Last week’s blog reviewed what website visitors want. This post and tip of the week will review what website visitors think about as they use the Internet to meet their needs. Getting inside the head of your website visitor helps you better understand their needs and how to build an easy-to-use website that will get results. In our research over the past fifteen years, we have developed a brief list of questions people ask as they visit websites. This comes from thousands of hours spent watching people use the web in user testing sessions and in reviewing the data from Google Analytics for hundreds of client websites.
Here are the questions website visitors ask as they navigate a website. Answer these questions during the website design process to design and build a better website.
What is the website about?
This is the first thought that comes to the website visitor. Ten out of ten people that come to your website should understand what the company does and how it adds value. Not knowing what a site is about in the first five to ten seconds leads to a high bounce rate and low user engagement. People leave websites that they don’t understand, or if they are too difficult to figure out how to use. Also, online conversions are almost impossible if the website visitor does not understand the value provided by your company.
What is of value to me?
After the site visitor decides what the site is about, they next ask the most important question dealing with the website’s value to them. This happens quickly, and determines if they will stay on the site and dig deeper into the content or leave to find a website that does bring that perceived value. The next step the user will take is to navigate or search the website to help them get to the benefits they are looking for.
How do I navigate or search to find what I want?
The vast majority of web users will go to the navigation menu to start their search. Menu systems that are easy to use and understand are critical to site usability and keeping the visitor on the site. Users will read from left to right on a page, just like they read a book and scan content and navigation links very quickly. They want the links to make total sense to them before they click to see what is on the next page.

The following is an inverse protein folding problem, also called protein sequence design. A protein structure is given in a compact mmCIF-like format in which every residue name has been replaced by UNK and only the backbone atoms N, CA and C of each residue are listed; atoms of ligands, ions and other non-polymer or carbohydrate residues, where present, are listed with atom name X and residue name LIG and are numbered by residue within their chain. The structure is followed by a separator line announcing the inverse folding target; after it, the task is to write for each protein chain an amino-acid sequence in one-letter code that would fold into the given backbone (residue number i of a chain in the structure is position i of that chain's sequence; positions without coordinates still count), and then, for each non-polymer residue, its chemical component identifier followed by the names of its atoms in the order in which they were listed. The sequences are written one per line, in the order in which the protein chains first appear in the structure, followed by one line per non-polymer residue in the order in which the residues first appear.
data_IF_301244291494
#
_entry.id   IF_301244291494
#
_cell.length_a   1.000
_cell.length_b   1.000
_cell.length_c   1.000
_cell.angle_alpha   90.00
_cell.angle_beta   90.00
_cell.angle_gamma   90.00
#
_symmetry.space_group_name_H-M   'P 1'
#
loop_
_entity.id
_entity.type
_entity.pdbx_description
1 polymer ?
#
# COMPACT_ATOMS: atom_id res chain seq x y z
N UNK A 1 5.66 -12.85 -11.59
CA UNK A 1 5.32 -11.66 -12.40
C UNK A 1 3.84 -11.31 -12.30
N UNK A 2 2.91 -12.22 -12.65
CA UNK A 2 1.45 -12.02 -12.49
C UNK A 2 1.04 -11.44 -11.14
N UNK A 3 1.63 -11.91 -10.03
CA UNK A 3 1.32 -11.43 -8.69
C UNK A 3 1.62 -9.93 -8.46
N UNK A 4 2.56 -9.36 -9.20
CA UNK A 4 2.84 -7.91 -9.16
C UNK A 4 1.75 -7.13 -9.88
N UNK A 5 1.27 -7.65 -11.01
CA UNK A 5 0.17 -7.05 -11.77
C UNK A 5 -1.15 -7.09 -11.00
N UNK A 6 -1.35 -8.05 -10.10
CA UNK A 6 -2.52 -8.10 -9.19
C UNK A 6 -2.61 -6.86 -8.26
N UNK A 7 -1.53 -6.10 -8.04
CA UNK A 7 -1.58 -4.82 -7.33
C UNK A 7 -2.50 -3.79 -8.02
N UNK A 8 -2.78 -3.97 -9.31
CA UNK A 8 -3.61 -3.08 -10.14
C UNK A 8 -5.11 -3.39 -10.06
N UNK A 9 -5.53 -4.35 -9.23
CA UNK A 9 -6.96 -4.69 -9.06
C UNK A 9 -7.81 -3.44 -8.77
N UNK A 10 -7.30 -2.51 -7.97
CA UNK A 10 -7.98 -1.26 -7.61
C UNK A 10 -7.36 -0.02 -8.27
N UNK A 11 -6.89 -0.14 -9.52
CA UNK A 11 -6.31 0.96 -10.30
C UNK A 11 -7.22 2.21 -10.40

What can I do on this website?
The user will search for functionality as a way to meet their needs and get information. Keep in mind that your website must work very well or the user will leave the site quickly. They expect the site to function like Google, Amazon and other popular websites. Functionality must support your web marketing strategy and lead to a conversion or it is probably not necessary.
Is this website safe and can I trust it?
This is a key part of branding and conversions. All aspects of your website must communicate trust, professionalism and safety. A poorly designed website is less trustworthy than a professional site that is easy to use. People want to know if the site will offer value or if it just wants their money. Design a site that builds trust.
Here are a few additional questions on the mind of your website visitors:
- Where am I on the website?
- Should I be somewhere else?
- Where is the company located?
- How do I contact the company?
- Should I tell others about this website?
- How do I buy online?
- How do I contact sales or customer service?
- If I contact them, will they get back with me in a timely manner?
Understanding what users want from your website and what they are thinking are key starting points and the foundation of your website design and development work. Use our website as a resource to understand the fundamentals of website usability and design to meet user needs. Websites that answer user questions will increase sales and win in competitive online markets.
Put yourself inside the head of your website visitors and know the answers to their questions.
Don’t make assumptions about how easy it is for your website users to answer the questions raised in this post. Conduct user testing and see for yourself.
Use these questions in your web marketing plan and to drive design efforts.
Read the book Don’t Make me Think by Steve Krug to make your website intuitive so users think less and do more on your site.